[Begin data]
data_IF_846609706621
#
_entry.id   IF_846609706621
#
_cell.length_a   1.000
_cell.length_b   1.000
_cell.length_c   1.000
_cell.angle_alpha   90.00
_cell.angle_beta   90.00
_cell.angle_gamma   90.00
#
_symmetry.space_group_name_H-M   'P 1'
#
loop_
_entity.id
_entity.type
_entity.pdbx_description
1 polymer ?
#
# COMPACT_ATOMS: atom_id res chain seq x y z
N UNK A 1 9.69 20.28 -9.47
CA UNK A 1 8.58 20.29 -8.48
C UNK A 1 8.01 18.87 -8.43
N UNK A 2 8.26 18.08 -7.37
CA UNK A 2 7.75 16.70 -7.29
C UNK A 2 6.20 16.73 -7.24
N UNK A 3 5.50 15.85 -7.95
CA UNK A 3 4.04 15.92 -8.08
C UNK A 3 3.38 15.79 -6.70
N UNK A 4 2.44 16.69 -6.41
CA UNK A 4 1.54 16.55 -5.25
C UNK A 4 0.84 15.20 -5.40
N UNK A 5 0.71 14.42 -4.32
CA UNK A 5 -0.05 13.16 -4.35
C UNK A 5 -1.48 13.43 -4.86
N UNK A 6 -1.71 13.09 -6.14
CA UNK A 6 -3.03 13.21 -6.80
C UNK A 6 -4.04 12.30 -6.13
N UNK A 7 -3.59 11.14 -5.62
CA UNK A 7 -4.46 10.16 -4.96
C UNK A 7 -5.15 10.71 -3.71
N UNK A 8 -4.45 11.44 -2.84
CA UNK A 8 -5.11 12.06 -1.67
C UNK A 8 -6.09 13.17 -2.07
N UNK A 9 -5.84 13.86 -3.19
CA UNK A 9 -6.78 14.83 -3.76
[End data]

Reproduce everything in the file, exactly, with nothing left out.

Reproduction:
data_IF_846609706621
#
_entry.id   IF_846609706621
#
_cell.length_a   1.000
_cell.length_b   1.000
_cell.length_c   1.000
_cell.angle_alpha   90.00
_cell.angle_beta   90.00
_cell.angle_gamma   90.00
#
_symmetry.space_group_name_H-M   'P 1'
#
loop_
_entity.id
_entity.type
_entity.pdbx_description
1 polymer ?
#
# COMPACT_ATOMS: atom_id res chain seq x y z
N UNK A 1 9.69 20.28 -9.47
CA UNK A 1 8.58 20.29 -8.48
C UNK A 1 8.01 18.87 -8.43
N UNK A 2 8.26 18.08 -7.37
CA UNK A 2 7.75 16.70 -7.29
C UNK A 2 6.20 16.73 -7.24
N UNK A 3 5.50 15.85 -7.95
CA UNK A 3 4.04 15.92 -8.08
C UNK A 3 3.38 15.79 -6.70
N UNK A 4 2.44 16.69 -6.41
CA UNK A 4 1.54 16.55 -5.25
C UNK A 4 0.84 15.20 -5.40
N UNK A 5 0.71 14.42 -4.32
CA UNK A 5 -0.05 13.16 -4.35
C UNK A 5 -1.48 13.43 -4.86
N UNK A 6 -1.71 13.09 -6.14
CA UNK A 6 -3.03 13.21 -6.80
C UNK A 6 -4.04 12.30 -6.13
N UNK A 7 -3.59 11.14 -5.62
CA UNK A 7 -4.46 10.16 -4.96
C UNK A 7 -5.15 10.71 -3.71
N UNK A 8 -4.45 11.44 -2.84
CA UNK A 8 -5.11 12.06 -1.67
C UNK A 8 -6.09 13.17 -2.07
N UNK A 9 -5.84 13.86 -3.19
CA UNK A 9 -6.78 14.83 -3.76